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Vol. 76/No. 29      August 6, 2012

Tens of thousands strike
in Egypt textiles, ceramics
(front page)
Over the past few weeks tens of thousands of textile and ceramics workers have conducted combative strikes in Egypt, continuing to use the space working people have won to organize and defend their rights since the overthrow of the Hosni Mubarak dictatorship nearly 18 months ago.

The strikes also come as Mohamed Morsi, the newly elected president and the Muslim Brotherhood leader, is jockeying with the military for a division of political power.

Some 23,000 workers at Egypt’s largest textile company, Misr Spinning and Weaving Company in Mahalla, ended an eight-day strike July 22 “after the company’s board partially responded to their demands,” according to the July 23 online edition of the daily Al Masry Al Youm. The strike included a sit-in by more than 3,000 workers.

According to Bloomberg News, strike leader Kamal el-Fayoumi said that Misr workers “were promised the distribution of profit-sharing payments that have been delayed since 1992, and an increase in their yearly bonuses and other benefits.” Misr is a state-run company.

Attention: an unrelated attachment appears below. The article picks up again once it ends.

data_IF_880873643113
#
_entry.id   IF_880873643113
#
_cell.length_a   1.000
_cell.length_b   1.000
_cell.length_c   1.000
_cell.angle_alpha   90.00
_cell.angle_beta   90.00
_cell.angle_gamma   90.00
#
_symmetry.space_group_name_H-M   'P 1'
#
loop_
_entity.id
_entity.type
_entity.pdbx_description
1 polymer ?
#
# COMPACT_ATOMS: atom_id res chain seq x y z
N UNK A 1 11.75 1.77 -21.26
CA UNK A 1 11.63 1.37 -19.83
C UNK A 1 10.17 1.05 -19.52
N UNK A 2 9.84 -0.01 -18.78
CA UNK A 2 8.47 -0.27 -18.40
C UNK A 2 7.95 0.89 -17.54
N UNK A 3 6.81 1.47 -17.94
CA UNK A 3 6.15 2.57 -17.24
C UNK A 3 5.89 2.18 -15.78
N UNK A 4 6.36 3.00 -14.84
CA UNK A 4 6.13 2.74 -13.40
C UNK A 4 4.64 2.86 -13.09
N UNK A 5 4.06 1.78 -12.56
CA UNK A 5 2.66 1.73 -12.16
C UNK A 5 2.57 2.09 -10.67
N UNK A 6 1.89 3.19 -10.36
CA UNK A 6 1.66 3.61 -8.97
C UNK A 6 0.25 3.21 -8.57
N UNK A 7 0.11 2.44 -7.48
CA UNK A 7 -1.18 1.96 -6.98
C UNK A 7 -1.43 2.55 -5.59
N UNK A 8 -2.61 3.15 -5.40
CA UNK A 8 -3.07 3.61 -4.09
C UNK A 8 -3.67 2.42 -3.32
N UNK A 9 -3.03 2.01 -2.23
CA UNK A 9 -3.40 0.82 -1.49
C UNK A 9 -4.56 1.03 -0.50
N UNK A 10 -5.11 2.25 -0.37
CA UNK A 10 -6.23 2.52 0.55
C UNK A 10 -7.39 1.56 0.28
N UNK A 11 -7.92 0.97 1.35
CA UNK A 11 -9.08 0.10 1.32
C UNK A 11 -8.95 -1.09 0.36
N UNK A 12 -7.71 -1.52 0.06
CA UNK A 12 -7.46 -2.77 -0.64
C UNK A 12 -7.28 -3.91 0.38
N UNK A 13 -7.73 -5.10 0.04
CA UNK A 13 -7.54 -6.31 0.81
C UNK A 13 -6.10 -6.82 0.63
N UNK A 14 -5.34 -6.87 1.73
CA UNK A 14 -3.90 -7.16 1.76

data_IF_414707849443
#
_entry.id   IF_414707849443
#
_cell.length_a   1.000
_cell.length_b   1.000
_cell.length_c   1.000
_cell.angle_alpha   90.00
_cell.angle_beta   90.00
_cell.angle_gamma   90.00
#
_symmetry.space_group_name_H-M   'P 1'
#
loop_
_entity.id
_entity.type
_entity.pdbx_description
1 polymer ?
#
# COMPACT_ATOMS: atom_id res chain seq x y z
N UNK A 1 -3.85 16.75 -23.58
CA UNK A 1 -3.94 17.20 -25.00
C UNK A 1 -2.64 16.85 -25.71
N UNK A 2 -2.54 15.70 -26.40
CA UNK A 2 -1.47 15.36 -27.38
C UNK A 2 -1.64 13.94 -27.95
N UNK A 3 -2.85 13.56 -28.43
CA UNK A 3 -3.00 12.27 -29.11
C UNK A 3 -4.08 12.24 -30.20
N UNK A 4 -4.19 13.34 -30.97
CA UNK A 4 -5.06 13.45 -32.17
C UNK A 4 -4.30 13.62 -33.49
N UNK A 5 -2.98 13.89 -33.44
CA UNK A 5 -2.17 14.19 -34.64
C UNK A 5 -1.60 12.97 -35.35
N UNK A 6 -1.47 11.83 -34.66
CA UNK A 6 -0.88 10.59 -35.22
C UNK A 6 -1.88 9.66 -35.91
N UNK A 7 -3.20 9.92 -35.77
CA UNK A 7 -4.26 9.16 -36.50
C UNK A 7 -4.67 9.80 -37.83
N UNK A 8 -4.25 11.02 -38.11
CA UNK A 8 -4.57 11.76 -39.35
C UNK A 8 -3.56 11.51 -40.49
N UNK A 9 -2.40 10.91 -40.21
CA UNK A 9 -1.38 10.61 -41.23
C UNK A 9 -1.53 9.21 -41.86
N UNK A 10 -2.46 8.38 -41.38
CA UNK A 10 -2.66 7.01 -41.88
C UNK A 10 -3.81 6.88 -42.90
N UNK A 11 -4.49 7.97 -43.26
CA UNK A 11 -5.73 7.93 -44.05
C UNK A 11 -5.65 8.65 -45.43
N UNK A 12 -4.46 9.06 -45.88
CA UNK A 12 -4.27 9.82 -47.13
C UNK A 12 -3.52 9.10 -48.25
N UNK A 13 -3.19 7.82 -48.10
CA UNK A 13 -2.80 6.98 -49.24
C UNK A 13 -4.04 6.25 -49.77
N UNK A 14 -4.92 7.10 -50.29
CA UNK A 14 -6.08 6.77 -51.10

The Misr work stoppage had spread to seven other textile factories in Alexandria, Mahalla and two other cities in the Nile River Delta, involving some 12,000 additional workers. There are 100,000 textile workers in the Mahalla region alone, north of Cairo.

The workers demanded an increase in their basic monthly pay to 1,500 Egyptian pounds ($250). They are currently paid from 700 to 1,000 pounds.

Other demands included long overdue profit-sharing bonuses; a purge of corrupt company officials associated with the previous Mubarak regime; and improvement of the company’s health care system, including changing its medical staff.

Meanwhile, more than 10,000 workers at Cleopatra Ceramics in Suez ended a 28-day strike July 18 after management agreed to pay them their delayed June wages as well as their share of the company’s profits. Workers had been demonstrating daily for about a week.

When they stormed government buildings in Suez July 17 demanding action against the company’s owner, they were tear gassed by security forces.
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